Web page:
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Interview: Jim James of My Morning Jacket

"When I saw 'God's Man,' I felt like I had known it from another life."

By

Jim James

Jim James

Neil Krug

Jim James is the 34-year-old frontman of My Morning Jacket, and a member of Monsters of Folk, a 'supergroup' featuring Conor Oberst and M. Ward. My Morning Jacket arose from the Kentucky countryside with 1999's harmony-rich The Tennessee Fire, but it was 2001's At Dawn that served as their breakout. Thereafter, through Christmas records, Grammy nominations, and headlining spots at Bonnaroo, My Morning Jacket became one of the most influential acts of the 2000s, with bands like Fleet Foxes and Band of Horses hugely influenced by their trademark 'grain silo sound.' In 2012, James announced the release of his debut solo album, and Regions of Light and Sound of God arrived early in 2013 in a swirl of retrofuturistic, psychedelic soul.

Interview: December 14, 2012

Why make a solo record? What was the real impetus or moment of inspiration behind it?
"I've always made solo recordings, but, usually, they're part of a really intensive demo-ing process, and eventually most of them will lead to a My Morning Jacket record. When we were working on [2008's] Evil Urges, the guy we were working with, Joe Chiccarelli, gave me a great piece of advice: he said never make demos that are too complex, because you'll lose a lot of the emotion when you try and re-make it into the studio, because you've put too much into the demo. That really struck me. Since then, I've built a studio at home, so that when I get ideas, I can just start working on it straight away, with the intensity that I want to work on it with. It's not a demo anymore, it's just a recording. So, I had a bunch of songs coming out of me, and some of them I knew I didn't want to bring to the band, I just wanted to keep on working on them by myself."

What was about the songs that suggested that they were ones you wanted to pursue by yourself?
"I honestly don't know. It's just kind of a feeling that I get. Some songs just say to me they want to be worked on by myself, others want to be worked on by the band. Sometimes, later in the game, they'll change their minds, and jump sides. It feels like they have a mind of their own."

My Morning Jacket seems pretty wide-open to testing out, like, anything. But, were there things you felt you could explore in a solo context that you couldn't with the band?
"My Morning Jacket is definitely free; we can explore whatever the hell we want. With this, I felt like it was more a matter of me wanting to explore the studio, and play instruments that I don't really have to play in My Morning Jacket. When we play it's a thing, and I don't have to play bass and keyboards. But I love playing bass and keyboards! I wanted to do a project where I could play everything myself, for fun. It was this thing for fun."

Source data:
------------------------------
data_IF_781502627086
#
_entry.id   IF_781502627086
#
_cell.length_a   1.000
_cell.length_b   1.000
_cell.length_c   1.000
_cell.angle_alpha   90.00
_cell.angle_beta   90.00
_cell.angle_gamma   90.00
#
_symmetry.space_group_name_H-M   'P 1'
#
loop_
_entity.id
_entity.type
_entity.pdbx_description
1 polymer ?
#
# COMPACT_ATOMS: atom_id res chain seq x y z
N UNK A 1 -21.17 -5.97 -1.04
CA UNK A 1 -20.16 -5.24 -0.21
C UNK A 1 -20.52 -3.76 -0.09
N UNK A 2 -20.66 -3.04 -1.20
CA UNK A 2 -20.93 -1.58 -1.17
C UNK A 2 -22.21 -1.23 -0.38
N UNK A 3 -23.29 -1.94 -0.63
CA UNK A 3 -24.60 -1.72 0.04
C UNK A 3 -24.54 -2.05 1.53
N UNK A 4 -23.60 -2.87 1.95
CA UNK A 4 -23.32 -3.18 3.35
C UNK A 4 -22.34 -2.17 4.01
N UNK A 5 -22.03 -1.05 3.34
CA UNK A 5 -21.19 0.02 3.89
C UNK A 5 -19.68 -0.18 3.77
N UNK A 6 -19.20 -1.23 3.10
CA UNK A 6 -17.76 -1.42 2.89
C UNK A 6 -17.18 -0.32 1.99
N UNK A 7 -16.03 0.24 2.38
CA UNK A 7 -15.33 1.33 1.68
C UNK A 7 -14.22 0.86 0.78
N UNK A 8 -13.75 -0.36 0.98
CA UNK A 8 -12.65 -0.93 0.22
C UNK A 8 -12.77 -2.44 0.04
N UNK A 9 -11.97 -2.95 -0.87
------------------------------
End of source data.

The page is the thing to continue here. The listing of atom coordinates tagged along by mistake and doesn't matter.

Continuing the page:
When did it become something not-just-fun, but the more serious endeavour of making-the-album? When did the LP start to take on an identity of its own?
"They popped into my head with that identity already formed. They knew what they wanted to be. I just had to try and make that a reality. To do the work to make that into an actual thing."

And what was that identity?
"The major inspiration for this record was this book God's Man [by Lynd Ward]. It's basically the story of an artist unknowingly selling his soul to the devil, falling from fame-and-fortune, meeting the love of his life, turning his life back around, and then having to pay back the devil at the end. When I saw the book, I felt like I had known it from another life or something; I had this very powerful sense of déjà vu. And I had had some incidents in my life that had occurred that were very similar to things in the book: I was injured [in a 2008 fall-from-stage in Iowa City], went through a very traumatic injury and subsequent recovery process, and in that process met someone and fell in love, and felt like I had been rescued from that very dark place. That happens in God's Man; where the almost falls from grace and is almost killed, only to be rescued by this woman who turns out to be the love of his life. So, I kind of started scoring the book, writing music for it; because the book is very cinematic. Most of the basis for that album was formed by that experience."